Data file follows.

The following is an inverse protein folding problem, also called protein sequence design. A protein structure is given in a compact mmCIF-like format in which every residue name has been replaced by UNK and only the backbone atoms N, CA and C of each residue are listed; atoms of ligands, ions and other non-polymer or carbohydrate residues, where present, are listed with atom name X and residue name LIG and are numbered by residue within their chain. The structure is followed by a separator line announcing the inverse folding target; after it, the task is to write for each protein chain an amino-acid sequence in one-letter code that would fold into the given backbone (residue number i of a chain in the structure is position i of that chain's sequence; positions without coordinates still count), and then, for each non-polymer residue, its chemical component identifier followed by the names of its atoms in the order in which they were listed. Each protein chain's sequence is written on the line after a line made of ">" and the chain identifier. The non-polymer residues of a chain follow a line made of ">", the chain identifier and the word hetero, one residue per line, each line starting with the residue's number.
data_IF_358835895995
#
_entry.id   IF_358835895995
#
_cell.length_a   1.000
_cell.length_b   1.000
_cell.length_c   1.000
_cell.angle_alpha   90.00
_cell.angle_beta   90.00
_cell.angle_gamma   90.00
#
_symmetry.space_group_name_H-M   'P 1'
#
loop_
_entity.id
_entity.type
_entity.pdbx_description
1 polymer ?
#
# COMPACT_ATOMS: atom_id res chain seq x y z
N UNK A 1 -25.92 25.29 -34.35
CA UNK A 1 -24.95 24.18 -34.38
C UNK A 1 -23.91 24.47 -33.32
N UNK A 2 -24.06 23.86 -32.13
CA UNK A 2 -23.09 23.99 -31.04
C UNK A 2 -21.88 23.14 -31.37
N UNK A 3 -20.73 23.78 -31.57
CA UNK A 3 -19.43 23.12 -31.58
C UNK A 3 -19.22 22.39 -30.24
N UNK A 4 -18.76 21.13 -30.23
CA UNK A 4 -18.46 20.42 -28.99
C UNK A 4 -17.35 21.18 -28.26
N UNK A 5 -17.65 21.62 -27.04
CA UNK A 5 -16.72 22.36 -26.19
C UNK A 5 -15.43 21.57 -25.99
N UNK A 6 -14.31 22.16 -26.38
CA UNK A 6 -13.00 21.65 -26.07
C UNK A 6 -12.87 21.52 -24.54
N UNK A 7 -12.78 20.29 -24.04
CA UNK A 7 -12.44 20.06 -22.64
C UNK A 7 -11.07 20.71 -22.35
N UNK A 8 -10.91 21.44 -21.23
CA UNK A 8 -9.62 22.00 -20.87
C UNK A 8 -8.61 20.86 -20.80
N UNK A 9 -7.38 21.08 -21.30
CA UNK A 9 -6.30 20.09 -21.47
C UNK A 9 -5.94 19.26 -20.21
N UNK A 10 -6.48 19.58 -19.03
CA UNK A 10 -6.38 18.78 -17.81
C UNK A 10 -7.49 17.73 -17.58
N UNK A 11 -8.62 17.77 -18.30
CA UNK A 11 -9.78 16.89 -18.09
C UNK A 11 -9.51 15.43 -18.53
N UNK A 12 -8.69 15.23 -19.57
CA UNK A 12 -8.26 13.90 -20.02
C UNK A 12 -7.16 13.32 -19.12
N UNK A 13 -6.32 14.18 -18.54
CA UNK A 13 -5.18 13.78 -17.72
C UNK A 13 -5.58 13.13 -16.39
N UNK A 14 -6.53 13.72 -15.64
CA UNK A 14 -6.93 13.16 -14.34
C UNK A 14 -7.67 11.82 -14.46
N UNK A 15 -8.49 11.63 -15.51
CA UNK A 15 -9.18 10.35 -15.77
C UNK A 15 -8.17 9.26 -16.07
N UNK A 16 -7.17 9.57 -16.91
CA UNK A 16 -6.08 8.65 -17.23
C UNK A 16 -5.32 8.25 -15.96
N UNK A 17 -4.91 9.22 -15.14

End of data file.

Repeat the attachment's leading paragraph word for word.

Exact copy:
The following is an inverse protein folding problem, also called protein sequence design. A protein structure is given in a compact mmCIF-like format in which every residue name has been replaced by UNK and only the backbone atoms N, CA and C of each residue are listed; atoms of ligands, ions and other non-polymer or carbohydrate residues, where present, are listed with atom name X and residue name LIG and are numbered by residue within their chain. The structure is followed by a separator line announcing the inverse folding target; after it, the task is to write for each protein chain an amino-acid sequence in one-letter code that would fold into the given backbone (residue number i of a chain in the structure is position i of that chain's sequence; positions without coordinates still count), and then, for each non-polymer residue, its chemical component identifier followed by the names of its atoms in the order in which they were listed. Each protein chain's sequence is written on the line after a line made of ">" and the chain identifier. The non-polymer residues of a chain follow a line made of ">", the chain identifier and the word hetero, one residue per line, each line starting with the residue's number.